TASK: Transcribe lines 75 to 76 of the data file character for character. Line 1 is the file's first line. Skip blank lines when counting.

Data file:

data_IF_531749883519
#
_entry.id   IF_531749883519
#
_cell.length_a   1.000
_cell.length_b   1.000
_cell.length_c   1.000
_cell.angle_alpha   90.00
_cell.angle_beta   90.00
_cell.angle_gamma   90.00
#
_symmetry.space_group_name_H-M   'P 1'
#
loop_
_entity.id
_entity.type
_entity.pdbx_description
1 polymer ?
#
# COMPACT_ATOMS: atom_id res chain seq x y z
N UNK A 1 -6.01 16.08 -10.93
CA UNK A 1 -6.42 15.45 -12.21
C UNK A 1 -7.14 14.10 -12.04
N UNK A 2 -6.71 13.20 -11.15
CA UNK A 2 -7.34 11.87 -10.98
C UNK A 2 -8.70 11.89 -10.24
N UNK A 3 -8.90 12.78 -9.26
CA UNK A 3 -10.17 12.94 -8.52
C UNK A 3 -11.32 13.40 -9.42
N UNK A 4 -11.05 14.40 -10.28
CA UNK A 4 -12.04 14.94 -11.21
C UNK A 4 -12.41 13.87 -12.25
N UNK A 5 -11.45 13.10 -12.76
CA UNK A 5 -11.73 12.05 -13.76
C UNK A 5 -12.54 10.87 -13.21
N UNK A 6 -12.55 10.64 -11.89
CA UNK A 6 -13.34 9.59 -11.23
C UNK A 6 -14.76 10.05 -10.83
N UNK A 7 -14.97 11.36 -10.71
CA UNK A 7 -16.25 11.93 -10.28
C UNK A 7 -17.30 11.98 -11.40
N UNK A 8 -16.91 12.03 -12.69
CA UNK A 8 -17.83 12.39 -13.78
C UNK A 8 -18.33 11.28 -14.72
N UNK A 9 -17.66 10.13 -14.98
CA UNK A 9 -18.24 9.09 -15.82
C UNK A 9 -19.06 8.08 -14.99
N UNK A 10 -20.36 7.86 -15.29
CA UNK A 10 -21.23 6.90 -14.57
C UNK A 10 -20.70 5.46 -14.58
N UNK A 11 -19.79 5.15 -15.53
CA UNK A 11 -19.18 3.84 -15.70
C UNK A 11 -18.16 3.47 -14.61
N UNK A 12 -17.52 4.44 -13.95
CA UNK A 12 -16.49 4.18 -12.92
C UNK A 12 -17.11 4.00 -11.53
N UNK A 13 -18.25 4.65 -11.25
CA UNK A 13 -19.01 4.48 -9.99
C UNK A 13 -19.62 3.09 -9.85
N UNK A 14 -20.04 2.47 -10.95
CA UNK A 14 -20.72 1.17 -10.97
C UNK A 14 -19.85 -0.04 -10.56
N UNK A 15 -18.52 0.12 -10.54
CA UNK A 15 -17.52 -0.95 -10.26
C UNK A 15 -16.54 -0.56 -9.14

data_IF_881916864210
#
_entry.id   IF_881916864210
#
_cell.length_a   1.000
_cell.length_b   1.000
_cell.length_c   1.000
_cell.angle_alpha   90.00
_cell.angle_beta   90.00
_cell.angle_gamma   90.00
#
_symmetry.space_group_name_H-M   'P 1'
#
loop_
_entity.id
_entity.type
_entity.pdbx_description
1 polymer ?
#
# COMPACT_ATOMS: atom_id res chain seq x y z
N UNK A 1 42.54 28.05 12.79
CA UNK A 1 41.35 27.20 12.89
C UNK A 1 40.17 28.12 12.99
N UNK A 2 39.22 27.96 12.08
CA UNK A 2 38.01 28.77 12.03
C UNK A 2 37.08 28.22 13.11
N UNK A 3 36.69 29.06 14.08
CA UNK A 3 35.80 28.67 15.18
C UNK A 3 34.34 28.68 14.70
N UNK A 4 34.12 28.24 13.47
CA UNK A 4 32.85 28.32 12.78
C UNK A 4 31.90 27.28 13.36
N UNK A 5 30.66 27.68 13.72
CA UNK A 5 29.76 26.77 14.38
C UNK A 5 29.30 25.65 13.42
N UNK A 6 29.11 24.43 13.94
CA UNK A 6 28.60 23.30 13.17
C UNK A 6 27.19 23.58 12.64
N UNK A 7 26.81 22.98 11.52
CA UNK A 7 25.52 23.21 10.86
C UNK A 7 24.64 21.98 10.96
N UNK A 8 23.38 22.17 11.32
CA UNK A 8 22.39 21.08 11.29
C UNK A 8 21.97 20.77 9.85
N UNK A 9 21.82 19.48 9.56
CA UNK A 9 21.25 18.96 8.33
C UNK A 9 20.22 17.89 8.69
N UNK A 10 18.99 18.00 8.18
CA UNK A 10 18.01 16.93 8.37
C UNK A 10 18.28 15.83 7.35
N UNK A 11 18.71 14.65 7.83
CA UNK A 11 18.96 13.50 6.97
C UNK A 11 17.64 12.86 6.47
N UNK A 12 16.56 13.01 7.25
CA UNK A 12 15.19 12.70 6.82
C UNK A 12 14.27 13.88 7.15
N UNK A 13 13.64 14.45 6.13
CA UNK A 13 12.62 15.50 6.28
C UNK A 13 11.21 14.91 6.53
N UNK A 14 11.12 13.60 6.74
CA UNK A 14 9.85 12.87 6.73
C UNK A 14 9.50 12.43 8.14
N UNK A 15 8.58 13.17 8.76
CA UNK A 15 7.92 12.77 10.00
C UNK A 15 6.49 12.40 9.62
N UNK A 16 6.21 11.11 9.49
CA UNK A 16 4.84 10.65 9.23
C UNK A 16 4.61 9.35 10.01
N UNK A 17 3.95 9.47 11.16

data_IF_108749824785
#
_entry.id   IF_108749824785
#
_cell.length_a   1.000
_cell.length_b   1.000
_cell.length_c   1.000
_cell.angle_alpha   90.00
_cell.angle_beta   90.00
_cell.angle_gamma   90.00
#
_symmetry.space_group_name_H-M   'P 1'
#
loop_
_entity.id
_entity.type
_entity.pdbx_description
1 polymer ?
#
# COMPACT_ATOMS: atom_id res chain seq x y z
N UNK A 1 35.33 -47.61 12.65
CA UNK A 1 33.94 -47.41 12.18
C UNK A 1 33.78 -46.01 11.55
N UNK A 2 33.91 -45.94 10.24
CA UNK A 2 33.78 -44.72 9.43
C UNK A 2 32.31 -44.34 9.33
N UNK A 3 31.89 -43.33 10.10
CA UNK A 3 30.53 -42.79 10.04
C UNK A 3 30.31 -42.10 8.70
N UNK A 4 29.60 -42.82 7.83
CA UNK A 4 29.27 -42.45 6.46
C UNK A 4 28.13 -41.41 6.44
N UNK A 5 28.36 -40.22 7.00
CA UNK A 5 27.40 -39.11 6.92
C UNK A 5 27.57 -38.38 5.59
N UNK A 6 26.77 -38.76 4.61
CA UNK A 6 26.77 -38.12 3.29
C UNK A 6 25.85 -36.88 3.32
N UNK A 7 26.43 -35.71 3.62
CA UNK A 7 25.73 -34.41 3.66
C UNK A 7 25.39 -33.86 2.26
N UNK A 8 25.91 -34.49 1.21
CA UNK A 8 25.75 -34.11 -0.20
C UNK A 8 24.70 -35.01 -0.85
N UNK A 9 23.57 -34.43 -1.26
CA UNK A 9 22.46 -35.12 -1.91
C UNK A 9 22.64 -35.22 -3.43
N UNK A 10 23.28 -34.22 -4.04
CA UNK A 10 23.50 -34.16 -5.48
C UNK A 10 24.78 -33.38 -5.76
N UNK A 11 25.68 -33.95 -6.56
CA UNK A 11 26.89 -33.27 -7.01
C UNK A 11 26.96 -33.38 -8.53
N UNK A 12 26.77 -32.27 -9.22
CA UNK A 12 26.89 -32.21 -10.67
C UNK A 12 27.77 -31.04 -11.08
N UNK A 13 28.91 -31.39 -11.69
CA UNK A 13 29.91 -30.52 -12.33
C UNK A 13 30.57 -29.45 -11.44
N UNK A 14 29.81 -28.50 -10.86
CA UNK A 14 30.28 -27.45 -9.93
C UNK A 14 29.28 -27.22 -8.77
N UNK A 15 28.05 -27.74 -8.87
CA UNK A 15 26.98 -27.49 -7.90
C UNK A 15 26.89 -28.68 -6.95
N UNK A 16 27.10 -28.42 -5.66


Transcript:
_cell.angle_gamma   90.00
#